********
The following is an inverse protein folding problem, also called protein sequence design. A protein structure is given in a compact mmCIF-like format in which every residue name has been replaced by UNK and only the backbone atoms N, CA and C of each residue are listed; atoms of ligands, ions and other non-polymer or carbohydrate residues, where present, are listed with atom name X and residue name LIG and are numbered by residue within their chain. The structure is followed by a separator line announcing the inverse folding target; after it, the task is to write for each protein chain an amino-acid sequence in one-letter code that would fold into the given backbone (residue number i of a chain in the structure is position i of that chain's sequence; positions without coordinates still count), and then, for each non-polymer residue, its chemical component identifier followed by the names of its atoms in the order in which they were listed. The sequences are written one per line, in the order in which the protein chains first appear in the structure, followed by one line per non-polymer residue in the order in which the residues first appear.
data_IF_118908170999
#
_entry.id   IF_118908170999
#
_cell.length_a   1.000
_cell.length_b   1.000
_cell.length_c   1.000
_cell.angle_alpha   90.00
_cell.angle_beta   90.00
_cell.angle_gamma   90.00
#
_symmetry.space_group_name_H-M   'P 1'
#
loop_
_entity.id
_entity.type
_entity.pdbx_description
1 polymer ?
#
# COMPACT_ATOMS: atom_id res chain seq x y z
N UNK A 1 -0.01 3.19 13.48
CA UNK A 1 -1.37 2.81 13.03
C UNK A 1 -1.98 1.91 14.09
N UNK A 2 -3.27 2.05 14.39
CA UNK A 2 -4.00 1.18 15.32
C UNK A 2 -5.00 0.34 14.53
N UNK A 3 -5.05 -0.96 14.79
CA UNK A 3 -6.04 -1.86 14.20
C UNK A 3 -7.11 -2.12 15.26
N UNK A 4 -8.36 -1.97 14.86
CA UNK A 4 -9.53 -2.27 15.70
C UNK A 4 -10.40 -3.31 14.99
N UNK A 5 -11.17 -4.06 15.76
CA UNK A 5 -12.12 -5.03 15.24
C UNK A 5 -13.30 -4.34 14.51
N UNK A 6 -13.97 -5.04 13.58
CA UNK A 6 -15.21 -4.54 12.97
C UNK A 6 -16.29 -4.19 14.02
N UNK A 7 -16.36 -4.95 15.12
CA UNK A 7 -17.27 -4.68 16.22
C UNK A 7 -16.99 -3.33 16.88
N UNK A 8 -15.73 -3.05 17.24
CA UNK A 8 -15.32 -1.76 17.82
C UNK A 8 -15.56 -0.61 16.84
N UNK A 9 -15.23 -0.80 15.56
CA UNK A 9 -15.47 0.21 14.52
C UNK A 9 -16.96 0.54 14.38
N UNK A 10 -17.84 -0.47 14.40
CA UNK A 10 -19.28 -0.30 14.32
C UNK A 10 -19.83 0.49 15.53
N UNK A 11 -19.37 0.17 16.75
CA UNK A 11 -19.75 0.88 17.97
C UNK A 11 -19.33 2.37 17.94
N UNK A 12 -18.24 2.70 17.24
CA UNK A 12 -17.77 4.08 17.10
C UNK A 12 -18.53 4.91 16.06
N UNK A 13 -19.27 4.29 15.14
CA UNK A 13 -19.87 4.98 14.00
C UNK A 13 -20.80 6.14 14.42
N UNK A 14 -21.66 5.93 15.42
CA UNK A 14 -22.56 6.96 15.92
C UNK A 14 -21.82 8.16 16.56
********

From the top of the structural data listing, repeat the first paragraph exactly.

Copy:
The following is an inverse protein folding problem, also called protein sequence design. A protein structure is given in a compact mmCIF-like format in which every residue name has been replaced by UNK and only the backbone atoms N, CA and C of each residue are listed; atoms of ligands, ions and other non-polymer or carbohydrate residues, where present, are listed with atom name X and residue name LIG and are numbered by residue within their chain. The structure is followed by a separator line announcing the inverse folding target; after it, the task is to write for each protein chain an amino-acid sequence in one-letter code that would fold into the given backbone (residue number i of a chain in the structure is position i of that chain's sequence; positions without coordinates still count), and then, for each non-polymer residue, its chemical component identifier followed by the names of its atoms in the order in which they were listed. The sequences are written one per line, in the order in which the protein chains first appear in the structure, followed by one line per non-polymer residue in the order in which the residues first appear.